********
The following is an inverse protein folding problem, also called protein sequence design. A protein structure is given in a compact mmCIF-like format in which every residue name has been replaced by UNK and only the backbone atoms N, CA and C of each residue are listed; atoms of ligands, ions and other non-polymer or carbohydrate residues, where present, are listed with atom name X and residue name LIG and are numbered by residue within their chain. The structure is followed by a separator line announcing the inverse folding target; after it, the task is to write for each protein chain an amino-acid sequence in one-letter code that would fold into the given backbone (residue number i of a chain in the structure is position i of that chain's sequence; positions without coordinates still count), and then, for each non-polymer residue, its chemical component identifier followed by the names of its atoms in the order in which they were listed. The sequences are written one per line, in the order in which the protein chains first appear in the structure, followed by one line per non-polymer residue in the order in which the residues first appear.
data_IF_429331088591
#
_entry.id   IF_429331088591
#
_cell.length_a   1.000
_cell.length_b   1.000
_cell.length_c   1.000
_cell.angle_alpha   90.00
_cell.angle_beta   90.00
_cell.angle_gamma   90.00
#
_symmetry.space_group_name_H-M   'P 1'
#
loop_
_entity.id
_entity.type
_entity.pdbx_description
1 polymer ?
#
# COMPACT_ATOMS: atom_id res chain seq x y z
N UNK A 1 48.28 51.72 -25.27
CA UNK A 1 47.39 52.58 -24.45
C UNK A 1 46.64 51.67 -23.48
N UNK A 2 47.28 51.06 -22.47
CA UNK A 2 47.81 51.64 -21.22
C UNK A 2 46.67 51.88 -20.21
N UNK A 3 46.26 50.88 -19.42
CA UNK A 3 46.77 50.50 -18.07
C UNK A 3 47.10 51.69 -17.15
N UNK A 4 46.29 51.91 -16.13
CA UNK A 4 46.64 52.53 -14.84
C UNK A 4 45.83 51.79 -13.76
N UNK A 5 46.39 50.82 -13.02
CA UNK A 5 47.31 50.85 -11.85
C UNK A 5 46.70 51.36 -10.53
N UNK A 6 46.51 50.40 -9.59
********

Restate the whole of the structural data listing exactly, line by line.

The following is an inverse protein folding problem, also called protein sequence design. A protein structure is given in a compact mmCIF-like format in which every residue name has been replaced by UNK and only the backbone atoms N, CA and C of each residue are listed; atoms of ligands, ions and other non-polymer or carbohydrate residues, where present, are listed with atom name X and residue name LIG and are numbered by residue within their chain. The structure is followed by a separator line announcing the inverse folding target; after it, the task is to write for each protein chain an amino-acid sequence in one-letter code that would fold into the given backbone (residue number i of a chain in the structure is position i of that chain's sequence; positions without coordinates still count), and then, for each non-polymer residue, its chemical component identifier followed by the names of its atoms in the order in which they were listed. The sequences are written one per line, in the order in which the protein chains first appear in the structure, followed by one line per non-polymer residue in the order in which the residues first appear.
data_IF_429331088591
#
_entry.id   IF_429331088591
#
_cell.length_a   1.000
_cell.length_b   1.000
_cell.length_c   1.000
_cell.angle_alpha   90.00
_cell.angle_beta   90.00
_cell.angle_gamma   90.00
#
_symmetry.space_group_name_H-M   'P 1'
#
loop_
_entity.id
_entity.type
_entity.pdbx_description
1 polymer ?
#
# COMPACT_ATOMS: atom_id res chain seq x y z
N UNK A 1 48.28 51.72 -25.27
CA UNK A 1 47.39 52.58 -24.45
C UNK A 1 46.64 51.67 -23.48
N UNK A 2 47.28 51.06 -22.47
CA UNK A 2 47.81 51.64 -21.22
C UNK A 2 46.67 51.88 -20.21
N UNK A 3 46.26 50.88 -19.42
CA UNK A 3 46.77 50.50 -18.07
C UNK A 3 47.10 51.69 -17.15
N UNK A 4 46.29 51.91 -16.13
CA UNK A 4 46.64 52.53 -14.84
C UNK A 4 45.83 51.79 -13.76
N UNK A 5 46.39 50.82 -13.02
CA UNK A 5 47.31 50.85 -11.85
C UNK A 5 46.70 51.36 -10.53
N UNK A 6 46.51 50.40 -9.59